The status of the Cisco Umbrella roaming client—which displays the current state of the Umbrella roaming client—is shown both in the Umbrella dashboard at Deployments > Core Identities > Roaming Computers and on the local machine through the Umbrella roaming client's tray icon.
Note: The tray icon can be set to hidden during installation.
The state that the Umbrella roaming client operates in depends on the current networking environment. This state determines how the Umbrella roaming client behaves and determines which Cisco Umbrella policy should be applied. The state of the Umbrella roaming client determines:
- Which Umbrella policy to enforce
- DNS settings
- If DNS encryption is possible.
- In the MSP console, navigate to Customer Management and click a customer name.
The Umbrella dashboard for that customer opens.
- In the Umbrella dashboard, navigate to Deployments > Core Identities > Roaming Computers.
- You can expand each roaming computer and review additional information.
Note: IPv6 protection status is not currently displayed in the dashboard.
When you expand a roaming client listing in the dashboard, you can view status information indicating the current operational mode of the roaming client
Hostname of the computer.
Client Type / Version
The currently installed version of the Umbrella roaming client. Typically will show as "Umbrella RC" with a version.
Note: If no version is reported, that machine has never successfully synchronized with Umbrella.
Displays the current state of the Umbrella roaming client.
Protected—The appropriate policy settings in the Umbrella dashboard are being enforced; the computer can communicate with our DNS servers. This can include IP layer enforcement, or not, depending on the policy.
Protected & Encrypted—Same as protected, but the DNS queries are encrypted in transit. This can include IP layer enforcement, or not, depending on the policy.
Protected by VA—The Umbrella roaming client has detected a VA on the network and is deferring to it—can include both DNS and IP Layers.
Protected by Network—The Umbrella roaming client has detected that the current network has an Umbrella network protection policy in place where the local DNS server and the computer are on the same registered dashboard network registration and the Umbrella roaming client is configured to disable itself while on a protected network—this is a configurable option.
Yellow (Unprotected)—The policy is not currently being enforced; the computer is unable to communicate with our DNS servers.
Grey (Offline)—The computer has been powered down, does not have an active internet connection or the Umbrella roaming client has been improperly installed, or uninstalled while disconnected from the internet.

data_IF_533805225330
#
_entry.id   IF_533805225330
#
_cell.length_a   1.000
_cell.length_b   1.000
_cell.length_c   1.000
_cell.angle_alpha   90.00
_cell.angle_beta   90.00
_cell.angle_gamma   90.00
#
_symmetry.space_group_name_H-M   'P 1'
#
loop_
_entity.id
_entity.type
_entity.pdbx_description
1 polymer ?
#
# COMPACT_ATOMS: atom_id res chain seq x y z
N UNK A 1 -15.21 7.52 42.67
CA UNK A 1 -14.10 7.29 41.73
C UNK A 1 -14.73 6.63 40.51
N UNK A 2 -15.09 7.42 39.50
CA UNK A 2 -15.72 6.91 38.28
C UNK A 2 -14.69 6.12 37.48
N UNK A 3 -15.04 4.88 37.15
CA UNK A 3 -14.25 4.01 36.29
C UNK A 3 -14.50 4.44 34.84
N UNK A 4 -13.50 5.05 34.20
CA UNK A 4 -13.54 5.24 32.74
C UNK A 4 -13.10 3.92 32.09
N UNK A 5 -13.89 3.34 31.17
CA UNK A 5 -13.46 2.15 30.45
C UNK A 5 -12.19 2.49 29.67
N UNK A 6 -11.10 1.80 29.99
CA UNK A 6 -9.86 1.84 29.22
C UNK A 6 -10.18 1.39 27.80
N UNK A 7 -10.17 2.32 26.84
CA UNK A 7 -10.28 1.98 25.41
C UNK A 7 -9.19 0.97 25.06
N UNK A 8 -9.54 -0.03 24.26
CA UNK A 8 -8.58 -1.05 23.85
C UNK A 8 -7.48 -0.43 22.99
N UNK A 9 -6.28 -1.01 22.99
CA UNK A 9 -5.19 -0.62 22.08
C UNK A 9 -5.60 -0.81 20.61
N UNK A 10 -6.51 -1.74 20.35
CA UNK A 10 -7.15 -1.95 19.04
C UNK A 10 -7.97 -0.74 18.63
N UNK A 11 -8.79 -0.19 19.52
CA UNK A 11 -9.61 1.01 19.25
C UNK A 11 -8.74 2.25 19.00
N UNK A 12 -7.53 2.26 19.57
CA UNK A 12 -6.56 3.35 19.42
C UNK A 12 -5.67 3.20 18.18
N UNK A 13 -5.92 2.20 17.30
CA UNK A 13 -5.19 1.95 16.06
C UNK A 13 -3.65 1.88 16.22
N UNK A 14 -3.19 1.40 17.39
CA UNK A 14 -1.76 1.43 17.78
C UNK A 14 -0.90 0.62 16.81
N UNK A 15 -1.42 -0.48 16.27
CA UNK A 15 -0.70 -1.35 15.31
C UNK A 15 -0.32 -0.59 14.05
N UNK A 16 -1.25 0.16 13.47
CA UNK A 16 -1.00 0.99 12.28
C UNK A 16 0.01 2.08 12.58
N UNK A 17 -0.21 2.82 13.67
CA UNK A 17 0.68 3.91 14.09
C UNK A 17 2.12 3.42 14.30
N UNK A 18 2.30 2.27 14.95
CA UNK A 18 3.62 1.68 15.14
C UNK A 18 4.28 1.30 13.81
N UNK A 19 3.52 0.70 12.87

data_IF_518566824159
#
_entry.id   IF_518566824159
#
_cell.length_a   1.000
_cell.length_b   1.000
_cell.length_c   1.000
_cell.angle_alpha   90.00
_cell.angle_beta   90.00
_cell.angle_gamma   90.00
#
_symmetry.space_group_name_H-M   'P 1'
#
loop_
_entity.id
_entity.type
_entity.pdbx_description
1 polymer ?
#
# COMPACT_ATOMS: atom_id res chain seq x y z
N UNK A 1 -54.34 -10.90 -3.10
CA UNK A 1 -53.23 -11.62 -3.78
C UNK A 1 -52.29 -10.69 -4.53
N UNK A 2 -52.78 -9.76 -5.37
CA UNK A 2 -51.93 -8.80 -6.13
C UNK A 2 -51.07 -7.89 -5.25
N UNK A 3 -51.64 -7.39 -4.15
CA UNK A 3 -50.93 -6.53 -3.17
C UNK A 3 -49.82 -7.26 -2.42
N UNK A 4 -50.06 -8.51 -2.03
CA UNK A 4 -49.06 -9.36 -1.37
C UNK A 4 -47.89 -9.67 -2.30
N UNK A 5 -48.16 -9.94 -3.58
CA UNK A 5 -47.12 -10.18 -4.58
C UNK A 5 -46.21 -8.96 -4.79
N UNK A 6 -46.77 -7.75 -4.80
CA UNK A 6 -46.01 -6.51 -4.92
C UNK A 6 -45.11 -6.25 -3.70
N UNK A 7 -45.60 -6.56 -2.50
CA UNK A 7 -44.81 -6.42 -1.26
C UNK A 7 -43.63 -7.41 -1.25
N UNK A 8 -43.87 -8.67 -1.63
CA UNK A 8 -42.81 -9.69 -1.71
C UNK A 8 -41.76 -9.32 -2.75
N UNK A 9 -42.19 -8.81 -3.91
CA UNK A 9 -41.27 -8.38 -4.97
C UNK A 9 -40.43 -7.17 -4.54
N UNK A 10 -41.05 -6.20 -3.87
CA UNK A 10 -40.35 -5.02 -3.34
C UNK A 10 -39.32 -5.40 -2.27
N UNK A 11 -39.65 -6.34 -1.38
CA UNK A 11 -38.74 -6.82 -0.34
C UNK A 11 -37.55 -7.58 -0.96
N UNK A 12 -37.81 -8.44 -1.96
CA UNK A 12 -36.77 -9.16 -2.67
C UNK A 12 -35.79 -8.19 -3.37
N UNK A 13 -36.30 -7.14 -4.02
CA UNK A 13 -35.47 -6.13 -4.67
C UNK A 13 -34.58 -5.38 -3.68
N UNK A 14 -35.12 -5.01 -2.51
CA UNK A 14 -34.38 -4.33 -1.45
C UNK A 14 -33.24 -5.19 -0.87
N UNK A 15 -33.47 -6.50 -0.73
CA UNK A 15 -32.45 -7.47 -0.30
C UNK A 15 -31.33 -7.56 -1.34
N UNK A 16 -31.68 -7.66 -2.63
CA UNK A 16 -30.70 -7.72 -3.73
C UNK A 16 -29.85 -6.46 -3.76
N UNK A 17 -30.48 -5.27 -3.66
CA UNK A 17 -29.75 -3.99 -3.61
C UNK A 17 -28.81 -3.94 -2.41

Grey (Uninstalled)—The Umbrella roaming client was uninstalled on the endpoint and has not been deleted from the dashboard. It can either be reinstalled on the endpoint or deleted from the dashboard.
Grey (Disabled)—The Umbrella roaming client was manually disabled by the user. This is a feature for OSX only. For more information, see Umbrella Roaming Client for OS X: Adding an Enable/Disable Option to the Menu Bar Icon.
Red (Unregistered)—The Umbrella roaming client cannot perform initial registration with our system over HTTPS.
DNS Layer Encryption
Yes or No. Also, displays either a locked or unlocked icon. Indicates whether the DNS requests between the computer and Umbrella are encrypted or not.
Note: Umbrella roaming clients behind a Virtual Appliance (VA) are not encrypted.
IP Layer Enforcement
Enabled or disabled. Also, displays either a "locked icon" or "unlocked icon" in the dashboard indicating whether IP Layer Enforcement is enabled in policy and enabled on the Umbrella roaming client itself.
Note: Umbrella roaming client behind a VA will still have IP Layer Enforcement enabled.
Last Active Policy
The policy assigned to this computer when it last synced with the Umbrella API.
The version of the OS that the Umbrella roaming client records when it's installed.
There's a friendly name and an 'advanced' name, which is the one the OS manufacturer actually gives to the part of the system the Umbrella roaming client reads from.
Lapsed time since the computer last synced with our API. The API syncs periodically to check for updates and verify the internal domain list is up to date.
Indicates any groupings that the roaming computer is a part of. For more information, see Best Practices for Policy Creation.
Click Delete to remove that machine from the list of machines managed by your organization. If you remove an Umbrella roaming client from the dashboard while it's still installed on an end-user machine, that user will lose all security features and internal domains functionality. Uninstall the Umbrella roaming client from the machine first.
As displayed through the tray icon on the device where the Umbrella Roaming Client is deployed, status is indicated through a colored dot that is added to the tray icon. Status is determined based on a series of DNS queries, which are used as tests to determine the correct state.
No dot means roaming client status is good.
A colored dot indicates that there may be an issue with the roaming client.
No active network connections. The Umbrella roaming client waits for an active network connection. On a trusted network.